Hawks coach Mike Woodson believes defense is so important he told reporters after their Game Seven win: “The only way we get out of this series is we defend. We did that in Milwaukee…and then [today]. So it was our defense that came through for us to end this series.”
No doubt Woodson thinks that true of the next series as well, and he can only hope the effort is there on that end of the floor.
Limit Dwight Howard
Speaking of giving lots of effort on the defensive end, the Hawks must try to slow down the most dominant center in the NBA, Orlando’s Dwight Howard.
Howard was relatively quiet in the first round, as his 9.8 PPG were just over half his season average (18.3) and his 9.3 RPG were down nearly four from the regular season (13.2).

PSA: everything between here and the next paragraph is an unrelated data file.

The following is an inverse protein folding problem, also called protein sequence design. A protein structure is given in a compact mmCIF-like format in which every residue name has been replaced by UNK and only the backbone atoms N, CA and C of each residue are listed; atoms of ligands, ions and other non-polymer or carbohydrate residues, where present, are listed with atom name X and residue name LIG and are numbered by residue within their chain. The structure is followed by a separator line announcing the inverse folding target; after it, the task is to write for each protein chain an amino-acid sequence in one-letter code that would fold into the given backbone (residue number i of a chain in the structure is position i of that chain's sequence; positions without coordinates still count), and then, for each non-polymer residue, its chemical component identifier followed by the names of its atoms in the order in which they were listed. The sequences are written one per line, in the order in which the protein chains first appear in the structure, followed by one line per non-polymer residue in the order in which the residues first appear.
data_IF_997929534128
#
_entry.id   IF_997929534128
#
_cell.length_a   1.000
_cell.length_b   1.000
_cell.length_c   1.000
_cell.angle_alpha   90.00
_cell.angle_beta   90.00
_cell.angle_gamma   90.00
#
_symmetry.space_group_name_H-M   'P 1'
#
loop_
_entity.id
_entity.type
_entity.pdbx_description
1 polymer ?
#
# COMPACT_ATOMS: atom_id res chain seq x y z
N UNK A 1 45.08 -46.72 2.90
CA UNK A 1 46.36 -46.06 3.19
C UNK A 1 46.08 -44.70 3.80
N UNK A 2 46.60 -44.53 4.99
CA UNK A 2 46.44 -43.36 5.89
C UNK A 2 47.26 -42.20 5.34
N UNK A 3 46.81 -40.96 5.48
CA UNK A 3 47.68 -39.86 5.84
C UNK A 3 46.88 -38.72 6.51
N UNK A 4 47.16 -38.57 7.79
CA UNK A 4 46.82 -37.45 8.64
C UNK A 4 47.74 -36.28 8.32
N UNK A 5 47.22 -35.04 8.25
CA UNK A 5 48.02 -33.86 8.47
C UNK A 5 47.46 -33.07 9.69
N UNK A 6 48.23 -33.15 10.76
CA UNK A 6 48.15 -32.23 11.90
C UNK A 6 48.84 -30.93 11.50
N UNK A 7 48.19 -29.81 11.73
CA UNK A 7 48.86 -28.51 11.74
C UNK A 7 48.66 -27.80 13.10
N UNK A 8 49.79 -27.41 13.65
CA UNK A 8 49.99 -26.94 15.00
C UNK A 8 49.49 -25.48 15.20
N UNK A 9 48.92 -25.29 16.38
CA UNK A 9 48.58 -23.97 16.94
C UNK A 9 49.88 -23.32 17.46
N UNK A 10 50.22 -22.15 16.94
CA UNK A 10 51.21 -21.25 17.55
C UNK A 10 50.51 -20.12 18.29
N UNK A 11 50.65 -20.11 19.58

No one in Orlando expects Howard to play that way versus Atlanta, while the Hawks have to hope for locking him down with foul trouble as Charlotte did.
Against a Bucks team without Andrew Bogut the Hawks ruled on the inside (42.7-39.1 rebounds per game) with an astounding 6.9 blocks per contest—but Howard is a beast.
At 6’11” 265 pounds, his body is plainly too big, his arms are like two robust tree trunks. But he’s also too athletic for the biggest players in the game to keep up, his only weakness is sloppiness with fouls.
Al Horford will be going head to head versus Howard, and will be giving up 20 pounds at 6’10” 245. Still, his play has been paramount in the playoffs, 15.6 PPG, 9.9 RPG and it must continue to be for the Hawks to hang with Howard and the Magic now.